He wasn’t moving, and he appeared to be unconscious—or even dead—but I wasn’t taking any chances. Al obediently tottered behind me, still unsteady on her feet.

We had to step over Gary to get to the front door. I pulled Al’s arm over my shoulders, trying to steady her as her strength waned and her knees shook.

The door burst open, and I thought sure the jig was up, that Tom had figured out we were still in the house and had come back to kill us. Instead, a pair of policemen charged through, pointing guns. Al’s knees chose that moment to give up entirely, taking us both down to the floor, which I figured was just as well when there were police pointing guns at us.

Chapter Seven

I’d been so focused on getting myself and Al out of the attic that I’d never put much thought into what my dad might be doing in my absence. It turned out that as soon as Finn and Al’s bodyguard had realized the two of us had flown the coop, her bodyguard had made an educated guess what she might be up to. He didn’t know about Al’s compulsion spell, so he’d apparently almost started a Faerie war right then and there, thinking I’d willingly risked Al’s life for what he figured were frivolous reasons. Finn and my dad had managed to calm him—and the rest of Mab’s representatives in Avalon—down and prepared to send a human search party into London to retrieve us.

That’s when he’d received the ransom call from Gary.

Dad had played along, then contacted the London police the moment he got off the phone. Gary had, of course, threatened to kill us if Dad called the police—though he’d assumed at the time that my dad had no idea who he was or where he lived—but my dad came to the same conclusion that I had about the inevitable outcome of paying our ransom. The police had surrounded the house, but knew that the moment they burst in, they’d have a potentially ugly hostage situation on their hands. They were still working on their strategy when I broke the attic window and eventually sent Tom running from the house in pursuit.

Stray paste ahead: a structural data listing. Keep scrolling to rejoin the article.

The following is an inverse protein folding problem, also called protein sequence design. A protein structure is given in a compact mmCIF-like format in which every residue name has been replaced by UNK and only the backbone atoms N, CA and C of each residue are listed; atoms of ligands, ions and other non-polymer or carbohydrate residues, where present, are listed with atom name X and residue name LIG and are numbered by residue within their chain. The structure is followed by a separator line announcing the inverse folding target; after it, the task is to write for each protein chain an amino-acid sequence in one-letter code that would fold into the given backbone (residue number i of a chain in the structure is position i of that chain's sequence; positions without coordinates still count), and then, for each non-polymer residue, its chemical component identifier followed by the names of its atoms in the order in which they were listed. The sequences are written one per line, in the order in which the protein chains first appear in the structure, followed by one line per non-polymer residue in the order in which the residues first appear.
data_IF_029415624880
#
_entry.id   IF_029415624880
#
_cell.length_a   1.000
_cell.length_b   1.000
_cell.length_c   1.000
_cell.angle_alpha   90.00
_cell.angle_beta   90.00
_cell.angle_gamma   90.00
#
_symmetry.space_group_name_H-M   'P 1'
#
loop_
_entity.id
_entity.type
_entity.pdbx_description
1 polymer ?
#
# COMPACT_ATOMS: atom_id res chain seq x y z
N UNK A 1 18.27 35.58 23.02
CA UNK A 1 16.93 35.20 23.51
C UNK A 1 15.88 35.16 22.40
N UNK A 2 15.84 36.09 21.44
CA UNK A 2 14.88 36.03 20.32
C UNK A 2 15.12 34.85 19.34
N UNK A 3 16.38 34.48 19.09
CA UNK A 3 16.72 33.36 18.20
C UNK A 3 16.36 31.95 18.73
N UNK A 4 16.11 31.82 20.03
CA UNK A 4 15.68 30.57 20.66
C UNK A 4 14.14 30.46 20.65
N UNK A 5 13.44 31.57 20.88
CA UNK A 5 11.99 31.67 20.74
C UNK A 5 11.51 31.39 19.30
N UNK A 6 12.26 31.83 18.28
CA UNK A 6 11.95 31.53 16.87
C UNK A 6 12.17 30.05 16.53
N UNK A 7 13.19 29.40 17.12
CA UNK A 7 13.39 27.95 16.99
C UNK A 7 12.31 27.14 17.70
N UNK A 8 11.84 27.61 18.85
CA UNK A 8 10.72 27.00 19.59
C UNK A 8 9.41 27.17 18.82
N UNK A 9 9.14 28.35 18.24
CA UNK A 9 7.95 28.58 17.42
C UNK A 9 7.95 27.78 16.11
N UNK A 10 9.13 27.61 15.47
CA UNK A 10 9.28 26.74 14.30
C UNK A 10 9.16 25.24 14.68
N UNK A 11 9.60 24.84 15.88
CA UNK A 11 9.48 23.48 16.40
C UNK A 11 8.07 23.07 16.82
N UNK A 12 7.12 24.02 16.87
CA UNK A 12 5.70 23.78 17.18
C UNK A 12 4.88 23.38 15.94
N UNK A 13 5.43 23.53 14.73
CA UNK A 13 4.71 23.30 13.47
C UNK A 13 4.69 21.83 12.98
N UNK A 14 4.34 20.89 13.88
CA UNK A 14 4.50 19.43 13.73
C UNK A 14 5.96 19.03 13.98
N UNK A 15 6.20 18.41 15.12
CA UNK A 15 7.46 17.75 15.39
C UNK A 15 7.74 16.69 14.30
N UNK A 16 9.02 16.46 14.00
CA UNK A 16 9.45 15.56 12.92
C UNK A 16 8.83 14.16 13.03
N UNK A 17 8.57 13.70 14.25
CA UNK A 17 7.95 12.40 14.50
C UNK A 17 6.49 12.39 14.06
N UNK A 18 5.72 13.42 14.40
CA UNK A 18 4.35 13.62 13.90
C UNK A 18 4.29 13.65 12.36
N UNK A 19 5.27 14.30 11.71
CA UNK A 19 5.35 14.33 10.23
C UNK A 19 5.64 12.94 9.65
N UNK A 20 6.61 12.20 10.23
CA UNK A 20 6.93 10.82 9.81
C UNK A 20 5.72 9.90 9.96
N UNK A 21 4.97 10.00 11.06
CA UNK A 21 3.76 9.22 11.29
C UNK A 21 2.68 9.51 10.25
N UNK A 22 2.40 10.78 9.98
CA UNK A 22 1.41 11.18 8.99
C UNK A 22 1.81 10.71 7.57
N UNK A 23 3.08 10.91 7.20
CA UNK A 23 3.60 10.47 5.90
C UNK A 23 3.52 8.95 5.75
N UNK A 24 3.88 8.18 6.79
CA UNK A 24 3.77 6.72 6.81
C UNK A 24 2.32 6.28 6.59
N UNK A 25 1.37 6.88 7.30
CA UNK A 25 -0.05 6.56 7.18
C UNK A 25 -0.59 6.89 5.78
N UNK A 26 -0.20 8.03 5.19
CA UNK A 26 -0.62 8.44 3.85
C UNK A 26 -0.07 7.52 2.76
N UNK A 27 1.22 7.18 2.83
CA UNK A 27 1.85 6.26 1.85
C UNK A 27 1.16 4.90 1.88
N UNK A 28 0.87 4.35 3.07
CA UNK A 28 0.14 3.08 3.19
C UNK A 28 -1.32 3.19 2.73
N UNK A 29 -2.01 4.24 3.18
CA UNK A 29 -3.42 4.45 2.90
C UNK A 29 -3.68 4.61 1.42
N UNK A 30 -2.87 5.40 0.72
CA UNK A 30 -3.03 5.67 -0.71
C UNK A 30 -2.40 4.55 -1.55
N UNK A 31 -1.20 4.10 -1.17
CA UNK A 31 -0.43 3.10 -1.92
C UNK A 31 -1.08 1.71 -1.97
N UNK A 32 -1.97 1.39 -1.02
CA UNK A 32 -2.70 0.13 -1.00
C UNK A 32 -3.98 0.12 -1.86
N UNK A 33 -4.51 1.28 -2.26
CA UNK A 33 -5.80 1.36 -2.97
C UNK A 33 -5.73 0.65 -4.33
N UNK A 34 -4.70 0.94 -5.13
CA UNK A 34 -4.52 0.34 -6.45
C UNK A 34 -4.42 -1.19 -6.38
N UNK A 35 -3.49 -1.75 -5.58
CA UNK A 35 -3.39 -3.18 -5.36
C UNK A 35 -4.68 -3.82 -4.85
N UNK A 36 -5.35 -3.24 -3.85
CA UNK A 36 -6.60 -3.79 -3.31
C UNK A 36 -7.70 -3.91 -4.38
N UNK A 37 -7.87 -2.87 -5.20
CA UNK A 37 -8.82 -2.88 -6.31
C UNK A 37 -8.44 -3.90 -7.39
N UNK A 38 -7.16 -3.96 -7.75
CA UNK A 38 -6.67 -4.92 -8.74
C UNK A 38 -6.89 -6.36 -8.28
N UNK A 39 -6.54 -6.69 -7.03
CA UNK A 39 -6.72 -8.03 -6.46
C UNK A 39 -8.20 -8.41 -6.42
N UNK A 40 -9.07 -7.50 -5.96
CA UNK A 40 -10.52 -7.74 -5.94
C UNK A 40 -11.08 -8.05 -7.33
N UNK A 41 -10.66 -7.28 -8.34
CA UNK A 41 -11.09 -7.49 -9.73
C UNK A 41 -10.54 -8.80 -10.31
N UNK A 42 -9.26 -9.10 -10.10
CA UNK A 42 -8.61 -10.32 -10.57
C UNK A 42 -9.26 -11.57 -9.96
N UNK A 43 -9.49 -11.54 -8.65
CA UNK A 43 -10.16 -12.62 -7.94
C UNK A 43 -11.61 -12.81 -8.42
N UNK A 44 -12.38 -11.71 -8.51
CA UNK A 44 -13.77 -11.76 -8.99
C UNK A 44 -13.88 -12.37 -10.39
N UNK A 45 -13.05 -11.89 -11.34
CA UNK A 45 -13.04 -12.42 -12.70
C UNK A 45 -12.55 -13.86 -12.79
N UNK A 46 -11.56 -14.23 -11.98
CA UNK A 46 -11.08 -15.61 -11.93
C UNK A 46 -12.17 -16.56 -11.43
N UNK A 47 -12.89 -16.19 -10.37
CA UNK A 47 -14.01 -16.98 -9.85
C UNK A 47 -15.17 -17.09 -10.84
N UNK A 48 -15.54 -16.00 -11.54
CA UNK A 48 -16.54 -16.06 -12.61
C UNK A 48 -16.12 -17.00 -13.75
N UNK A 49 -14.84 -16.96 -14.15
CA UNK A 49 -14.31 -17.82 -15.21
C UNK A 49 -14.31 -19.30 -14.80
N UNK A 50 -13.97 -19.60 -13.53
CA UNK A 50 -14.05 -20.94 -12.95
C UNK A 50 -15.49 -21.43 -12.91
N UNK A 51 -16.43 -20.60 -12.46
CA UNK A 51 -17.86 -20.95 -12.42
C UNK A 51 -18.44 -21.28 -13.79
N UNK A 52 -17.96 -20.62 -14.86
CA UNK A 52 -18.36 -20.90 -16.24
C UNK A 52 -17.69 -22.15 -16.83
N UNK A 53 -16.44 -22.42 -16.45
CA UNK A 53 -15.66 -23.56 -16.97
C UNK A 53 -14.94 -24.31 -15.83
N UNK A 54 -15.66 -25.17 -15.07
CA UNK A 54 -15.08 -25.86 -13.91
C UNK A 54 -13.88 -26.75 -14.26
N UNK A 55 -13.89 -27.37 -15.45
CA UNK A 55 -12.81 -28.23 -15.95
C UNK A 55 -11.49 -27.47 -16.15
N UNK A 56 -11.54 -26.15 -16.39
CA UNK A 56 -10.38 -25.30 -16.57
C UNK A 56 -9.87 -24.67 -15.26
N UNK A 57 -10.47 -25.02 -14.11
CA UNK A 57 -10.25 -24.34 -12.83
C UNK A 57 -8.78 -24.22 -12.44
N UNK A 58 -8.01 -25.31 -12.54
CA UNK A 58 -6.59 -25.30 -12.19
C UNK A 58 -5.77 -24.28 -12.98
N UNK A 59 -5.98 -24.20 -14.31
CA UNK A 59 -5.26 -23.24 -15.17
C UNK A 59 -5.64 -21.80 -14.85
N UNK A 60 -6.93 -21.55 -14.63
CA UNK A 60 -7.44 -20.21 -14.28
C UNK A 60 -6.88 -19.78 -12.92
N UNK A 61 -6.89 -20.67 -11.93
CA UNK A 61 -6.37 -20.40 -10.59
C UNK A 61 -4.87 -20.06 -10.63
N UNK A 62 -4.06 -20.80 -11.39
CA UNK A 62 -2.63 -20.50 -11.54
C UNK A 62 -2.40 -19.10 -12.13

It was almost funny to see the looks on all those macho policemen’s faces when they realized a pair of teenage girls—one of them so looped out on GHB she could hardly stay conscious despite her attempt to heal herself—had managed to trick their most dangerous attacker into leaving the house and had knocked their other attacker unconscious. I shuddered to think what would have happened if I’d waited a little longer to put our plan into effect. Maybe the police would have been able to take Gary and Tom down without getting Al or me hurt, but maybe not.

Hostage situations are notoriously tricky, especially when one of the hostage-takers is under the influence of drugs.

Al was too out of it to talk to the police, so I gave them the best accounting I could of what had happened. The idea that a real live Faerie Princess was in their midst clearly both awed and unnerved them, and the fact that magic had been involved in our escape evoked obvious disbelief, no matter how silly that disbelief seemed in the face of a Fae girl in the mortal world.

We were plucked out of the police station after about an hour by a couple of representatives of the Avalon embassy in London. The police wanted to keep us longer—at least until Al, who had categorically refused human medical treatment, was clear-headed enough to give her own statement–but the embassy pulled some diplomatic strings to get us out of there. It was nearing midnight when Al and I climbed into the back of a diplomat’s black Mercedes and started driving back toward Avalon with a police escort.